16. Reluctant to Kill
Despite the myths that portray the Yakuza as merciless killers, they are in fact reluctant to kill unless in self defense. Instead, they prefer to use lesser methods such as yubitsume (cutting off a finger) for punishment.
15. Sex Trade and Trafficking
Human trafficking is a big problem in Japan, and most of it is controlled by the Yakuza, though it actually began as a sanctioned operation. During WWII, they worked with the Japanese government to supply women to the soldiers, and expanded into pornography, human trafficking, and sex tourism.
The Yakuza do not view violent death as something terrible. Dying violently is considered poetic, tragic and honorable. They also have something of a Robin Hood complex and are known help the weak steal from the rich. These romantic ideas help paint them in a positive light with the public. See? It's all a pubic relations game.
13. Divided by Three
The Yazuka organization is divided up into three main syndicates. The largest syndicate is the Yamaguchi-gumi, which boasts over 55,000 members who are divided into 850 clans. The Yamaguchi syndicate has broad international operations, and as such drew the ire of the US government, who has hit them with sanctions in an attempted crackdown on organized crime.
12. A Positive Image
In 2012, the Yamaguchi-gumi syndicate distributed a newsletter to their regular members as a morale booster. The magazine’s front-page contains instructions for the younger members on how to behave and observe the traditional values of the Yakuza. Haikus, articles on fishing, and appeals to do good work filled the rest of the magazine, which was seen as an attempt to secure some fresh PR for the group.
11. Sake It to Me
The ritual of sakazuki is the exchange of sake cups between the oyabun (father) and the kobun (son). It's the most important ritual in the Yakuza world and represents a strengthening of the bonds between both them and the organization.
10. A Man’s World
There are very few women involved in high profile roles in the Yakuza organization. The few women who are recognized in the organization are generally the wives of bosses and are referred to as ane-san, or older sister. I guess that notorious crime syndicates aren't the first place one ought to look when searching for gender equality.
If you're turning to a life of crime in Japan because you're sick of school, I've got some bad new for you. All Yamaguchi-gumi members must take a 12-page entrance exam. The test was created to make sure that its members were familiar with the law and to keep them from getting in trouble with the police.
8. Out in the Open
The Yakuza make no attempt to hide their headquarters and even have metal plaques outside identifying them. They do this to keep focus on their legitimate businesses and to allow their bosses to run things from the shadows while keeping their hands clean from being directly involved with the illegal activities.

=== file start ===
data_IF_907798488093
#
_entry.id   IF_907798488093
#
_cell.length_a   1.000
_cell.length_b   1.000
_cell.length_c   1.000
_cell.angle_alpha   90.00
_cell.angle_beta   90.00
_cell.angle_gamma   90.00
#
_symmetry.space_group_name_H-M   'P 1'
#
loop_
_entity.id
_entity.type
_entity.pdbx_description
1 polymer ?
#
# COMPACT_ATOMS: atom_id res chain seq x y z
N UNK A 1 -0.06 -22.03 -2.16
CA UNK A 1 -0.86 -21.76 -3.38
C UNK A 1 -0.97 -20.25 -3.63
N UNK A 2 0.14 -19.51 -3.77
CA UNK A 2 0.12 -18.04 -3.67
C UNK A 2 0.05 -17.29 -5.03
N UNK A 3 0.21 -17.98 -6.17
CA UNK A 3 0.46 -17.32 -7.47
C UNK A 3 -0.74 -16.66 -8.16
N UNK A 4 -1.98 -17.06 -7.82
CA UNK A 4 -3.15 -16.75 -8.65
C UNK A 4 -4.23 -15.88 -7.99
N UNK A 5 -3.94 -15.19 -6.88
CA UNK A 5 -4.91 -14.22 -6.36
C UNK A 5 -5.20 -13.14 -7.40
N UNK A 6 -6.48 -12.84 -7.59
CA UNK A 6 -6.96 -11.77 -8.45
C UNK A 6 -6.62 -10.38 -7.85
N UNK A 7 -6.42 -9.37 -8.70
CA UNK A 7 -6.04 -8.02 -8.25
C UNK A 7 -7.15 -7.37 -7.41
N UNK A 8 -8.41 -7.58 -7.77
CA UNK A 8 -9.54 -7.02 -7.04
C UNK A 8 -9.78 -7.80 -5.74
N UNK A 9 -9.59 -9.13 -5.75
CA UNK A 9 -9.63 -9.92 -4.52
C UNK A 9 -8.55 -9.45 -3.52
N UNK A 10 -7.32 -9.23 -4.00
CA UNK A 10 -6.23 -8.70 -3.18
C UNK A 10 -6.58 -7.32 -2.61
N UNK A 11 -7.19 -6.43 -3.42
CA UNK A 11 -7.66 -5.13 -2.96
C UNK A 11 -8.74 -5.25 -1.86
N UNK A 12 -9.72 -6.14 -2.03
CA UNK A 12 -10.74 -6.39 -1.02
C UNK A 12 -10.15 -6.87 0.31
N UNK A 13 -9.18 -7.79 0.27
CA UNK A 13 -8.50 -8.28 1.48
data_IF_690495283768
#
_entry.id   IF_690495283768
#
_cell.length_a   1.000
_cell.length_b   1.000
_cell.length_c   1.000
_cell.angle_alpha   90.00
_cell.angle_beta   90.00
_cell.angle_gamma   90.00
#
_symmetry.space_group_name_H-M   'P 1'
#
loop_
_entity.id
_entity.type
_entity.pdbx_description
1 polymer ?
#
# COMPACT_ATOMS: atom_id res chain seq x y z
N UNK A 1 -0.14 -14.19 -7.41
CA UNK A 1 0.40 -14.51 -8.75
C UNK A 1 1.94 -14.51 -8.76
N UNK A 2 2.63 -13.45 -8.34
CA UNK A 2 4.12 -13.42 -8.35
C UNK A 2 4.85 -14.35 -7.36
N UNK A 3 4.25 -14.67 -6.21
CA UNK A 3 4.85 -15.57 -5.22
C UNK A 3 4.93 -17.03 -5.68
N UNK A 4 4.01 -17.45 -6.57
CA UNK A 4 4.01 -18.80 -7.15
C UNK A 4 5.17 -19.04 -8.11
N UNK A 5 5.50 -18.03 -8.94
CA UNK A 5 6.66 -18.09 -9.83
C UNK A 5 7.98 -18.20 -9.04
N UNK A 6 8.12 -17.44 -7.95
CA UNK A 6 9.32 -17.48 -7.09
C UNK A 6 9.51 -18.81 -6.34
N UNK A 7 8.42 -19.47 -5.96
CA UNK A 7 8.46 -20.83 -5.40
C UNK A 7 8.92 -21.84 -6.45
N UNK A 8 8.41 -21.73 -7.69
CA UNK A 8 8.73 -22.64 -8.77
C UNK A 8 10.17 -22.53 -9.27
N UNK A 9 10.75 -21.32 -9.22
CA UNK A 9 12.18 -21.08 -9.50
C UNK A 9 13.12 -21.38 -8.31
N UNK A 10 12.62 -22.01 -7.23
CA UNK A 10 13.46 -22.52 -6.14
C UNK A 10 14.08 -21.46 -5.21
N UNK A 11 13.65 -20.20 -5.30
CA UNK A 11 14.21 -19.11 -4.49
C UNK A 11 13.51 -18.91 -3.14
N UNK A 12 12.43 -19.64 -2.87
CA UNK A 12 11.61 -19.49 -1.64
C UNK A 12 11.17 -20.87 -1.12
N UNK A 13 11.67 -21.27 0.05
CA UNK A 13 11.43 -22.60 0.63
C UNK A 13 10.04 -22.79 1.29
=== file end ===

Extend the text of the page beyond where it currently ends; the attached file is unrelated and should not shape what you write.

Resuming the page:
The wives of the Yakuza often get the same tattoos as their husbands to show their devotion to their spouses and to the organization. They show off the tattoos at festivals and pose for pictures, but they are still heavily stigmatized by Japanese society because of their Yakuza association, and as such they are unable to go swimming in public.
6. Corporate Blackmail
The Yakuza practice a form of large-scale bribery or blackmail called sokaiya. They begin by buying enough shares in a company to get a place at the table during shareholders meetings. They find out whatever dirt they can on the leadership, and politely threaten to reveal that information at a meeting unless they give them money. Since Japanese people fear being shamed more than just about anything else, the tactic is generally effective.
5. Fighting Back
Yakuza sokaiya became so bad that in 1982, the country introduced laws making it illegal for corporations to pay them off. This did little to quash the Yakuza and simply forced them to find more subtle means of carrying it out. The most successful way that corporations have found of fighting back is by scheduling their shareholder meetings on the same day. Since the Yakuza can’t be everywhere at once, it effectively reduces the number of cases.
4. Adding a Finger
If you look closely, you'll notice that the children's cartoon character Bob the Builder only has four fingers—unless you're in Japan. The Japanese version of Bob is drawn with the full five fingers. Why? They didn't want Japanese children to think that Bob was a member of the Yakuza.
3. Black Market Skin
In Japan, tattoos are still extremely frowned upon because of their link to the Yakuza. Because of this, getting a tattoo in Japan is a highly expensive endeavor, as there are very few artists in the country. Occasionally, a Yakuza family will pay for someone’s tattoo on the condition that they "take what’s theirs" upon the person’s death. The "art" is so valuable that it is sometimes peeled off the owner's corpse, sold on the black market, and even displayed in galleries.
2. Samurai Sword
The Katana, the traditional sword of a Samurai, is still used as a weapon of death by the Yakuza. The swords have been used in several high-profile murders such as that of Fujifilm vice president Juntaro Suzuki, who was killed in 1994 for refusing to bribe Yakuza members.
1. Japanese Godfather
Kazuo Taoka, known as the “Godfather of Godfathers,” was the third boss of the largest Yakuza organization between 1946-1981. He grew up an orphan, and eventually took to streetfighting in Kobe under the direction of his eventual boss Noboru Yamaguchi. His signature move of clawing at his opponent’s eyes earned him the nickname “The Bear.” In 1978, he was shot in the back of the neck by a rival gang member at a nightclub in Kyoto but survived. Weeks later, his attacker was found dead in woods near Kobe. I think I can figure out that mystery.